Having passed the thalamus, already historically regarded as something like the “gateway to the mind”, the visual information is transferred to the primary visual cortex (V1 or “area 17”). Neurones from the thalamus are interlaced at this site so the images of the separate eyes are overlaid. As a consequence, disparities due to binocular viewing are becoming evident forming a prominent base for spatial perception. Here we also find structures sensitive to preferential directions. Obviously, image analysis and interpretation starts from here. Subsequent cortical areas (V2 ... or “area 18” etc.) process in parallel image structures and motion. Structural information is compared with memorised patterns for further identification. It is assumed that perception creates a Gestalt which is an abstract form or figure rather than a presentation of specific image data. This could enable us to recognise and identify e.g. a person by his or her face. Dysfunction of the pertaining anatomical structure inevitably leads to prosopagnosia, i.e. the inability to identify a person though the face as such is obviously realised by pointing at eyes, nose, mouth etc. Sensations of motion are processed in parallel and provide stimuli to change our focus of attention. If we become aware of an moving object we may redirect our viewing. Finally, human perception is linked to different anatomical and physiological structures in charge of optimising a received static image, analysing separately structural patterns and motion, overlaying binocular images, noticing prevailing directions and associating the received information with the content of memory.

Spatial perception principally is based on three totally different fundaments: on understanding of perspectives in graphs, on binocular viewing and on employing the time domain by collecting successively impressions from different aspects. These principles are also linked to separated physiological structures: Evaluating perspectives is obviously a cognitive process so it is allocated functionally behind the primary visual cortex, but it certainly needs information on directions elaborated there. Binocular vision is definitely a subject to the primary visual cortex where the images of the two eyes are merging. Time courses are processed in parallel to pattern and colour recognition from the retinas down to the pertaining cortical areas but by different kinds of neural cells. All three principles contribute to create the imagination of a three-dimensional space. In the real world visual sensation is the primary tool for orientation in our environment. Concurrently we use the same tool to comprehend abstract data as they may originate from tomographic techniques via optical visualisation. As a consequence, the images created for this purpose should resemble the natural environment in a way how we are used to perceive it in our mind. Addressing all three principles simultaneously will be technically hardly possible nor will be it economical in most cases. Spatial imagination can be created sufficiently by utilising only one or two of them. How this can be achieved, this will be shown below.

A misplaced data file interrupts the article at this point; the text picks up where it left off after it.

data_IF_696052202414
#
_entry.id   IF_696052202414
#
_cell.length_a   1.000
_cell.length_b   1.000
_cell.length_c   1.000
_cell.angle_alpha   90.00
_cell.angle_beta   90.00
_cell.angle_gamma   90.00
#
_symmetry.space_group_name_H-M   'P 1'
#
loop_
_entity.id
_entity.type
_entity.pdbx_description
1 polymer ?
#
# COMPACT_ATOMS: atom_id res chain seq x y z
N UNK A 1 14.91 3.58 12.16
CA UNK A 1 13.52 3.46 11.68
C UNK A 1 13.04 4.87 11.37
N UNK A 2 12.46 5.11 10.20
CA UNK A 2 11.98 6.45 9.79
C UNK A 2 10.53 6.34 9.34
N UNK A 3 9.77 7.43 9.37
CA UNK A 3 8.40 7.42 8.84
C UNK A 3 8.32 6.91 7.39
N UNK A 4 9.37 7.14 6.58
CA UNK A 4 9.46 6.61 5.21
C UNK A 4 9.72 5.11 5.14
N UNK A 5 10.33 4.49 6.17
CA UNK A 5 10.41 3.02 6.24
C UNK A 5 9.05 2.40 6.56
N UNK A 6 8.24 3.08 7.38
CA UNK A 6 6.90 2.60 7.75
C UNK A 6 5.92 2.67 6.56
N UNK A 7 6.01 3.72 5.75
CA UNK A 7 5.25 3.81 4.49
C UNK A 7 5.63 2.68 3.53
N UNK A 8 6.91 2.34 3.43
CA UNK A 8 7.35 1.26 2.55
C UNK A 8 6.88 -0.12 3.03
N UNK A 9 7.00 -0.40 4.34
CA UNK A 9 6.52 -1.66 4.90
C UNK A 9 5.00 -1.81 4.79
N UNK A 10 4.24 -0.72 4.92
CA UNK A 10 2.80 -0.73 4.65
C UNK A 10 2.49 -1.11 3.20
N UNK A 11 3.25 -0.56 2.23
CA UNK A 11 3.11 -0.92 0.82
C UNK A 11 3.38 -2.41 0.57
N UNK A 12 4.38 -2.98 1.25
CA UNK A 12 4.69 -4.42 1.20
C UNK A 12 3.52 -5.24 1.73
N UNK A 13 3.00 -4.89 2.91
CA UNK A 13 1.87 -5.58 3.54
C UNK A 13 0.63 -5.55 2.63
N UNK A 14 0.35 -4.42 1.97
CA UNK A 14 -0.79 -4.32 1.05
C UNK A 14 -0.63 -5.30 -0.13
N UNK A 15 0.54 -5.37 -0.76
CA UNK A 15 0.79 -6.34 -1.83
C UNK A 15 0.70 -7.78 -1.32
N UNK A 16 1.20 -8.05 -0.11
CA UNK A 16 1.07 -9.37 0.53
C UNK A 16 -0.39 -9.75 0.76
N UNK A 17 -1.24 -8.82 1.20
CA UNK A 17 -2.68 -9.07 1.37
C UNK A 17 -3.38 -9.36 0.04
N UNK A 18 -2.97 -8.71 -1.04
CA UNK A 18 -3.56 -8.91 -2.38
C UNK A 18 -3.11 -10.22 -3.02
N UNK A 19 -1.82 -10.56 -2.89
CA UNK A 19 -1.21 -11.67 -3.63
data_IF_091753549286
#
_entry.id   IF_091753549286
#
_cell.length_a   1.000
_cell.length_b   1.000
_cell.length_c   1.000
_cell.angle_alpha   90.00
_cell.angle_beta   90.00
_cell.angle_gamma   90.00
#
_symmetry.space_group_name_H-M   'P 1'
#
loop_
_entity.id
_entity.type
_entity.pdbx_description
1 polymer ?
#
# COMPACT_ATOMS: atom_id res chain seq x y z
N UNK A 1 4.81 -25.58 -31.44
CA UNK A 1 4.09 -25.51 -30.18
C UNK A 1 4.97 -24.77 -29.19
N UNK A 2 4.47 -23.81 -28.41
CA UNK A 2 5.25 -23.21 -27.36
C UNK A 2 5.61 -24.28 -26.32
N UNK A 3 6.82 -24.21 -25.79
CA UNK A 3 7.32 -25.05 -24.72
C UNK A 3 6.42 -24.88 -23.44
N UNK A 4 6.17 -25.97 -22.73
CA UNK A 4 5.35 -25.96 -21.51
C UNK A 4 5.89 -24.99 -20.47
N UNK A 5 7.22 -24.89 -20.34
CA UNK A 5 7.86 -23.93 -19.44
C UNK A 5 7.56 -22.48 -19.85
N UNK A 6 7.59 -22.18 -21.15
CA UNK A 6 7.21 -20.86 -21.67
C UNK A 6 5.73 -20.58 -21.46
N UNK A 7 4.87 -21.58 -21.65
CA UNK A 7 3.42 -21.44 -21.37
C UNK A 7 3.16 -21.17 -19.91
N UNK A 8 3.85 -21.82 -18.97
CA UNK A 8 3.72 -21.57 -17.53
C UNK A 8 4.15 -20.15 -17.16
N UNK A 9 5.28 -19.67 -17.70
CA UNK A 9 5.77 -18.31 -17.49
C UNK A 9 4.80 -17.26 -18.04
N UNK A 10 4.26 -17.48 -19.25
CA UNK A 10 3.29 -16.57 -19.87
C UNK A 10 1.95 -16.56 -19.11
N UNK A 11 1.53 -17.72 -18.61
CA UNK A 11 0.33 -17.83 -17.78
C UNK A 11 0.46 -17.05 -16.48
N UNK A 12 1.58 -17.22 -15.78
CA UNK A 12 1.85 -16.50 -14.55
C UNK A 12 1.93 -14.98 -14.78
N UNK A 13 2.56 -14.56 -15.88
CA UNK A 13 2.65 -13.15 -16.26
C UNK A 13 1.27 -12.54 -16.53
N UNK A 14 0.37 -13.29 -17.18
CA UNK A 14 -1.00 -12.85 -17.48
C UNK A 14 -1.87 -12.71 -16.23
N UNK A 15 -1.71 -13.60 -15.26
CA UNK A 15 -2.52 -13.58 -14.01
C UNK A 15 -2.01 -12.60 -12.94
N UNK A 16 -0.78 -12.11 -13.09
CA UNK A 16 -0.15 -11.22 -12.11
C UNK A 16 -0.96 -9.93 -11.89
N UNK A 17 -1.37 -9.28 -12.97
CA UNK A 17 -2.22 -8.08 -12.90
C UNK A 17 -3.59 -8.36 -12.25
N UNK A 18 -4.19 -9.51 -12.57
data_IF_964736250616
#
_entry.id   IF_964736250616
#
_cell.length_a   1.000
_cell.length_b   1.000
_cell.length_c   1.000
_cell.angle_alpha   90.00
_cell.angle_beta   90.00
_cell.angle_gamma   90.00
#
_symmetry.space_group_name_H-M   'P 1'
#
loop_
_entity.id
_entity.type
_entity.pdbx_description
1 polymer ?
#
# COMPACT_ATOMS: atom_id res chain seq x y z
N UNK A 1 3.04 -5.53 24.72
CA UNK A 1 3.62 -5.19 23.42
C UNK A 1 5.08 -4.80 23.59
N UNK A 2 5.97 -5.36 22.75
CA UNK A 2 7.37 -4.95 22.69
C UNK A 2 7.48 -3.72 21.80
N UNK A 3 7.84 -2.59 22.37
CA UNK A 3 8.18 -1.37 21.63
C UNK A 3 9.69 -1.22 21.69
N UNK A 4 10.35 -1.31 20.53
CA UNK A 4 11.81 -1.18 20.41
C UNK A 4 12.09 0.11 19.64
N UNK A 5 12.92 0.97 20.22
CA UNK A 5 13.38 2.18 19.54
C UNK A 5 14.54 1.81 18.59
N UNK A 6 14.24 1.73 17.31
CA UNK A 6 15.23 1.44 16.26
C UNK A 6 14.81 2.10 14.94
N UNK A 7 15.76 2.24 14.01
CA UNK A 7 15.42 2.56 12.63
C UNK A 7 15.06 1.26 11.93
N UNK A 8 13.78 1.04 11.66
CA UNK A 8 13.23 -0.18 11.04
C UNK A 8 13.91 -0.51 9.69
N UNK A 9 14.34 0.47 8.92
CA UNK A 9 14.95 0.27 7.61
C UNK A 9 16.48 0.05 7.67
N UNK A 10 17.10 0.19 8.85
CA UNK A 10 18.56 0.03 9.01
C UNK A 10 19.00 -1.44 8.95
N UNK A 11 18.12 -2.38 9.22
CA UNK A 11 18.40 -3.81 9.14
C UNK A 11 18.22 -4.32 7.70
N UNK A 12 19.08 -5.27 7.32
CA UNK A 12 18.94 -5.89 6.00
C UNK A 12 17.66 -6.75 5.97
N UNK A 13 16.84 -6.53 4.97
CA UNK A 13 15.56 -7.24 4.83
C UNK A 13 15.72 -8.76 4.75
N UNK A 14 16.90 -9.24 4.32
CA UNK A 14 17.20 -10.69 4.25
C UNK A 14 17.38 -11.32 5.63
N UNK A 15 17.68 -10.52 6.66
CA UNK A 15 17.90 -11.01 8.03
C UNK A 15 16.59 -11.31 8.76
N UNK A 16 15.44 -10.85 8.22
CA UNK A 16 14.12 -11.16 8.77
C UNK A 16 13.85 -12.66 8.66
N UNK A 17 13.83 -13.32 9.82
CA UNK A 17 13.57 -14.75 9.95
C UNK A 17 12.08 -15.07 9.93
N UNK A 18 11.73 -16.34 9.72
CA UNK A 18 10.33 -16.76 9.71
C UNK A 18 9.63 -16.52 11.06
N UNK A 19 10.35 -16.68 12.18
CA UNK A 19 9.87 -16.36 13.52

Fig 2: Simulation of embossed pattern (“pseudoplast”). a) artificially generated pattern, b) processed radiographic image.

Planar images producing spatial imagination

At all times artists were concerned about illustrating their perception of the spatial environment on a canvas with two dimensions only. In doing so they encountered the difficulty to reduce the number of dimensions. The solution was to emphasise all pictorial details that evoke spatial illusion such as light and shadow or careful arrangement of details. Naturally distant objects are partially hidden behind those in the front of the scene. This partial occlusion of objets in the background still must allow their perceptibility. Fig. 2 presents the first approach how shading could produce an impression of an embossed structure. It uses the sensation of directions together with our experience on the course of light and shadow. This kind of images are frequently generated in radiology by filtering to enhance details. However, the resulting relief like structures do not have anything in common with the original specimen.

Fig 3: Incomplete contours: The sections cut in the black circles are perceived as a square in the centre though the edges are incomplete.

Incomplete contours are easily completed by the visual mind as shown in Fig. 3. This ability may help to understand the arrangements of solid black and white blocks in the upper part of Fig. 4. In radiography all specimens become transparent which does not necessarily support their perceptibility as shown in the lower part of the same figure. The black and white blocks were made of transparent PMMA covered with black and white tape, respectively. Having removed these tapes the image appears somewhat more confusing (at least to some of us). The only indication how they are arranged can be found at the bottom of the blocks by recognising the perspective arrangement of the edges.